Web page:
Break Every Yoke

Closing the Teach For America Blogging Gap
Apr 24 2012

April happenings

I’ve been woefully negligent in updating this blog recently, which is unfortunate, since the April has been one of the most eventful months this year. Even now, I don’t have time for a full-fledged post, but here’s a list of some of the highlights from the past few weeks.

  • My Math Lab kids scored an average of 85% on our last unit quiz, and two of my three Math Lab blocks averaged 90% or above. (Which means, of course, that the third block did rather poorly—but at least they’re demonstrating improvement!) High achievement on quizzes gets me especially excited, since unlike for exams, we don’t review the material beforehand—which means that a good score must be the result of strong retention from classroom learning, self-motivated studying at home, or both. Either way, the kids feel like they’ve learned something and I feel like I’m doing something useful.
  • Starting on Easter, my church switched from one to two services every Sunday, which means that on the weeks when I play bass with the worship team, I’m at church from 8 am to almost 2 pm doing music stuff. It sounds exhausting, and it kind of is, but it’s also exhilarating to spend so much time praising God through song. Even on weeks when my spiritual life feels stagnant or dry (most recent weeks, admittedly), I can always count on worship music to draw me back to Him. If math is the universal language of the intellect, then music is surely the universal language of the soul. As the psalmist puts it, “Shout for joy, you heavens; rejoice, you earth; burst into song, you mountains! For the LORD comforts his people and will have compassion on his afflicted ones.”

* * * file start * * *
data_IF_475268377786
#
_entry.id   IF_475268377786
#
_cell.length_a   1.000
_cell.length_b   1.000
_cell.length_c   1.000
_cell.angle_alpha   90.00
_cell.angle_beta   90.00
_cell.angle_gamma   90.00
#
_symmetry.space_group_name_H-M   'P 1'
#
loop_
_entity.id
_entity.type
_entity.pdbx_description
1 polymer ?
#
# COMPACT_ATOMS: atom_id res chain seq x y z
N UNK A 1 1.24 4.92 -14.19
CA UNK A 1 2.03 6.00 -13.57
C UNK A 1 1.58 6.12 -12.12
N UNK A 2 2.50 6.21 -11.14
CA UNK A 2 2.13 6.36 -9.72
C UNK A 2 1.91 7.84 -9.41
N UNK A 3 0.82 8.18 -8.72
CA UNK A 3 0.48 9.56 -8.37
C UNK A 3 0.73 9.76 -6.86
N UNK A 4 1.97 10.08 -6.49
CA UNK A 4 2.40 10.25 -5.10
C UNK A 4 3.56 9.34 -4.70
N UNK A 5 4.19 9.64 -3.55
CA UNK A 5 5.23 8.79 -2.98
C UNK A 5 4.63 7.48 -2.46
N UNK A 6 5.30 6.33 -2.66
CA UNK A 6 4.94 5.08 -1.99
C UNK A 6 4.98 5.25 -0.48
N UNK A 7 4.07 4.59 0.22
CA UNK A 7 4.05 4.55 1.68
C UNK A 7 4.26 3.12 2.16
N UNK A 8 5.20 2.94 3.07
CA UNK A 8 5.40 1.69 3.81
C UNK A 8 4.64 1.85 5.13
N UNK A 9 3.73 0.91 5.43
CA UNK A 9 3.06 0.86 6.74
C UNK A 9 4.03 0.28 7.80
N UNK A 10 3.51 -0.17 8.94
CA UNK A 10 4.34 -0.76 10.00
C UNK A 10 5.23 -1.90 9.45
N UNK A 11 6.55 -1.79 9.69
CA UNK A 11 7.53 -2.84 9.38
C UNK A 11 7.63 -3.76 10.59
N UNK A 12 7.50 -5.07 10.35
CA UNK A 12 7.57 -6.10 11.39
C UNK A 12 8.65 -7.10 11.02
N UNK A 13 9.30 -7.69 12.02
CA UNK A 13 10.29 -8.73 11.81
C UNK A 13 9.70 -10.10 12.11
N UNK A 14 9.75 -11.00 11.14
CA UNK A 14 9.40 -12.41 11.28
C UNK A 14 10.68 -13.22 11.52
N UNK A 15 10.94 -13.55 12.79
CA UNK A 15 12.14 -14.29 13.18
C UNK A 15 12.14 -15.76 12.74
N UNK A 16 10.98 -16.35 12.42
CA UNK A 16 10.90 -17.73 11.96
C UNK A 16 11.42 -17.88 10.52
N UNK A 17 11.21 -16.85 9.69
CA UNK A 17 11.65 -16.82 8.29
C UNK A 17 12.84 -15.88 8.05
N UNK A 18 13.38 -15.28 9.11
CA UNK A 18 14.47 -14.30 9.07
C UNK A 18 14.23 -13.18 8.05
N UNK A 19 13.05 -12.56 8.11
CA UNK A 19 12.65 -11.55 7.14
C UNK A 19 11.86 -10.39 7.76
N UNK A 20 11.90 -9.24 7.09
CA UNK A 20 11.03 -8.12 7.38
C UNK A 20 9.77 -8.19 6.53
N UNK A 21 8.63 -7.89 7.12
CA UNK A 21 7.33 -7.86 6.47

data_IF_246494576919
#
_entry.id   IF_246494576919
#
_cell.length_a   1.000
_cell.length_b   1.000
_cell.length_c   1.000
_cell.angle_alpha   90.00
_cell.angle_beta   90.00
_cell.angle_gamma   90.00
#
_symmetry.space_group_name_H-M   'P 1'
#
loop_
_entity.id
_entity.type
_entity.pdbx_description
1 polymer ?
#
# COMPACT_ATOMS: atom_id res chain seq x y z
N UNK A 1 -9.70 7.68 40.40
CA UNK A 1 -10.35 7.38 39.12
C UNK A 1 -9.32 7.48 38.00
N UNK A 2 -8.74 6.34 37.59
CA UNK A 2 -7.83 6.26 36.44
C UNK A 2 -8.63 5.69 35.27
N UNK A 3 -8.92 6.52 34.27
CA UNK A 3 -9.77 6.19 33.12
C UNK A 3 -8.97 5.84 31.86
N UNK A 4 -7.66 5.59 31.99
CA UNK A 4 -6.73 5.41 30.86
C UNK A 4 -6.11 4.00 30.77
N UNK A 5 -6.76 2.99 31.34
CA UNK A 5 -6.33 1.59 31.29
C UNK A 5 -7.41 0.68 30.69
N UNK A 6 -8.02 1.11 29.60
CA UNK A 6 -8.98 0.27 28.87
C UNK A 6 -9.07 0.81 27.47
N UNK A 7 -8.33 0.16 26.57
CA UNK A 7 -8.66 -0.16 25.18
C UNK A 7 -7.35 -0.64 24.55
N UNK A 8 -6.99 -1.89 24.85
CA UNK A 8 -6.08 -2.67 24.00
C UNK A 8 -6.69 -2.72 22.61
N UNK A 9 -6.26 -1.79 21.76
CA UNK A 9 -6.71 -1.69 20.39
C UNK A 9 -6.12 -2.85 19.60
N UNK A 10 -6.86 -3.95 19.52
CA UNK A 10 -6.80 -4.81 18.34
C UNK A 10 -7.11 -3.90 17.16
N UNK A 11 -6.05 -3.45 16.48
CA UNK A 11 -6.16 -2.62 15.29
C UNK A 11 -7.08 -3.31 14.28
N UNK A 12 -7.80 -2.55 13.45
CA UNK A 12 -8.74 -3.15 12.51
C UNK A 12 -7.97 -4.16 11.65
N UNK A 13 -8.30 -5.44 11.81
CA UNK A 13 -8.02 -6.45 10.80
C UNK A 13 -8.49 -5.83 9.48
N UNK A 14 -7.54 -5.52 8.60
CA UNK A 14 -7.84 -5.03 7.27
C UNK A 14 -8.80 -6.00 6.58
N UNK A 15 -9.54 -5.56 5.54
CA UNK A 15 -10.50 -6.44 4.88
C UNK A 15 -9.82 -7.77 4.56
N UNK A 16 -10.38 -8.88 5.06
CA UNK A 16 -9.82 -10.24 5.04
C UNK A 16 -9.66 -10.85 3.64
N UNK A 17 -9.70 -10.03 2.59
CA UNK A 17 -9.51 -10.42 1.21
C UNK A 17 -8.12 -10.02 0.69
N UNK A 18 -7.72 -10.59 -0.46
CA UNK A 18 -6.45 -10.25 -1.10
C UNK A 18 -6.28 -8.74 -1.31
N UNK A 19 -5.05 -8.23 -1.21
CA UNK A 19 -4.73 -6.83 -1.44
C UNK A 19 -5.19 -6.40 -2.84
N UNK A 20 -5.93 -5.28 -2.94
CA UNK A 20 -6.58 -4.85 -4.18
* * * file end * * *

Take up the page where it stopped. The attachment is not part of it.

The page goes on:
• The 2012 Rhode Island corps was in town two weeks ago to interview for teaching positions, and I had the pleasure of getting to know many of them as they passed in and out of the TFA office, a.k.a. my home away from home. It’s hard to believe that less than a year ago, I was in their shoes, stressing out about finishing my senior year (particularly my thesis) while also trying to complete the school placement and pre-Institute work. It seems like the 2012 cohort has its act together, plus they’re just awesome people, and I’m excited to see them develop into great teachers at Institute and next year.
  • I basically spent all of spring break rehearsing for a talent show in Boston that my friend, a singer/songwriter based in Providence, invited me to play in with him (him on guitar/vocals, me on cello). It was my first time playing in a “popular” concert venue (as opposed to recitals and orchestra performances during high school), and though I can’t imagine doing it regularly in the future, it was an experience that I enjoyed and will always remember.
  • Today, I had to put on a performance of a different sort. In the middle of second block, my induction coach, another induction coach, and two of her mentee teachers walked into my room and began taking notes on all aspects of my teaching system. Fifteen minutes later, an MTLD walked in with a prospective 2012 corps member to show her what current CMs were doing in their classrooms, and they also decided to stay until the end of the lesson. In other words, I had six observers in my classroom all at the same time, looking around and peering over students’ shoulders and standing awkwardly. I actually didn’t mind too much, but in retrospect, it’s a miracle that my kids were able to maintain their focus and get their work done.

And on that note, time to go for a run and slam out the rest of this week’s lesson plans. Six more weeks until graduation. Let’s do this.

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